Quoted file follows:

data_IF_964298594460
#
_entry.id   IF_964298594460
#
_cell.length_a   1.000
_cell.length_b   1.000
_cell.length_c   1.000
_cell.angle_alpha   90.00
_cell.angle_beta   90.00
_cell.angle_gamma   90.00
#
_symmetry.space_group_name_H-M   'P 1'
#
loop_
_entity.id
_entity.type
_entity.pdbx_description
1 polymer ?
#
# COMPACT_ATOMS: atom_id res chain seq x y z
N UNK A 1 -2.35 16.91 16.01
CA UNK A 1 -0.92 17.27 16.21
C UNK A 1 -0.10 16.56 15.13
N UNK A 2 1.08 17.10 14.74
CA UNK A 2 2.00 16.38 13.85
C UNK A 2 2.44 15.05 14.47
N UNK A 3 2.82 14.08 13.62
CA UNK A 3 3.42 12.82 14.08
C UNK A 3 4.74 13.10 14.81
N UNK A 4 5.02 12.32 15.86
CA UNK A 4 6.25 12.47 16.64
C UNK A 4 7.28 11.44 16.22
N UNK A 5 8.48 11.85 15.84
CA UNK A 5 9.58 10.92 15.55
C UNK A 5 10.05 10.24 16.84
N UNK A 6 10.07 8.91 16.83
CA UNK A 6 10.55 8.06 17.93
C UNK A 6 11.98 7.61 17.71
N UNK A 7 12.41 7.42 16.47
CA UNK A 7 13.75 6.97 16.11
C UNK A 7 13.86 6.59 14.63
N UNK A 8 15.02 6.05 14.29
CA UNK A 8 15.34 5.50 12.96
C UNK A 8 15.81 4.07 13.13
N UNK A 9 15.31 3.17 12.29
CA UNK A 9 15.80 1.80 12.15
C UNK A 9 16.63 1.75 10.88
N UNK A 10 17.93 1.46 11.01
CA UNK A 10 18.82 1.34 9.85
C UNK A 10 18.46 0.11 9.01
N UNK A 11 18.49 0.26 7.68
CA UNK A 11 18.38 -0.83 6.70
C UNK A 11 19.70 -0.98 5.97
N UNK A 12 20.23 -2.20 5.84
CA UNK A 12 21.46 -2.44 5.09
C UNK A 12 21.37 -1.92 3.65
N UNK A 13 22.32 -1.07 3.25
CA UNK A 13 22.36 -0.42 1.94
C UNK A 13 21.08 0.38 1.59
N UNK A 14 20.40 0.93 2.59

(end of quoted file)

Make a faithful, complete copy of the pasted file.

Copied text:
data_IF_964298594460
#
_entry.id   IF_964298594460
#
_cell.length_a   1.000
_cell.length_b   1.000
_cell.length_c   1.000
_cell.angle_alpha   90.00
_cell.angle_beta   90.00
_cell.angle_gamma   90.00
#
_symmetry.space_group_name_H-M   'P 1'
#
loop_
_entity.id
_entity.type
_entity.pdbx_description
1 polymer ?
#
# COMPACT_ATOMS: atom_id res chain seq x y z
N UNK A 1 -2.35 16.91 16.01
CA UNK A 1 -0.92 17.27 16.21
C UNK A 1 -0.10 16.56 15.13
N UNK A 2 1.08 17.10 14.74
CA UNK A 2 2.00 16.38 13.85
C UNK A 2 2.44 15.05 14.47
N UNK A 3 2.82 14.08 13.62
CA UNK A 3 3.42 12.82 14.08
C UNK A 3 4.74 13.10 14.81
N UNK A 4 5.02 12.32 15.86
CA UNK A 4 6.25 12.47 16.64
C UNK A 4 7.28 11.44 16.22
N UNK A 5 8.48 11.85 15.84
CA UNK A 5 9.58 10.92 15.55
C UNK A 5 10.05 10.24 16.84
N UNK A 6 10.07 8.91 16.83
CA UNK A 6 10.55 8.06 17.93
C UNK A 6 11.98 7.61 17.71
N UNK A 7 12.41 7.42 16.47
CA UNK A 7 13.75 6.97 16.11
C UNK A 7 13.86 6.59 14.63
N UNK A 8 15.02 6.05 14.29
CA UNK A 8 15.34 5.50 12.96
C UNK A 8 15.81 4.07 13.13
N UNK A 9 15.31 3.17 12.29
CA UNK A 9 15.80 1.80 12.15
C UNK A 9 16.63 1.75 10.88
N UNK A 10 17.93 1.46 11.01
CA UNK A 10 18.82 1.34 9.85
C UNK A 10 18.46 0.11 9.01
N UNK A 11 18.49 0.26 7.68
CA UNK A 11 18.38 -0.83 6.70
C UNK A 11 19.70 -0.98 5.97
N UNK A 12 20.23 -2.20 5.84
CA UNK A 12 21.46 -2.44 5.09
C UNK A 12 21.37 -1.92 3.65
N UNK A 13 22.32 -1.07 3.25
CA UNK A 13 22.36 -0.42 1.94
C UNK A 13 21.08 0.38 1.59
N UNK A 14 20.40 0.93 2.59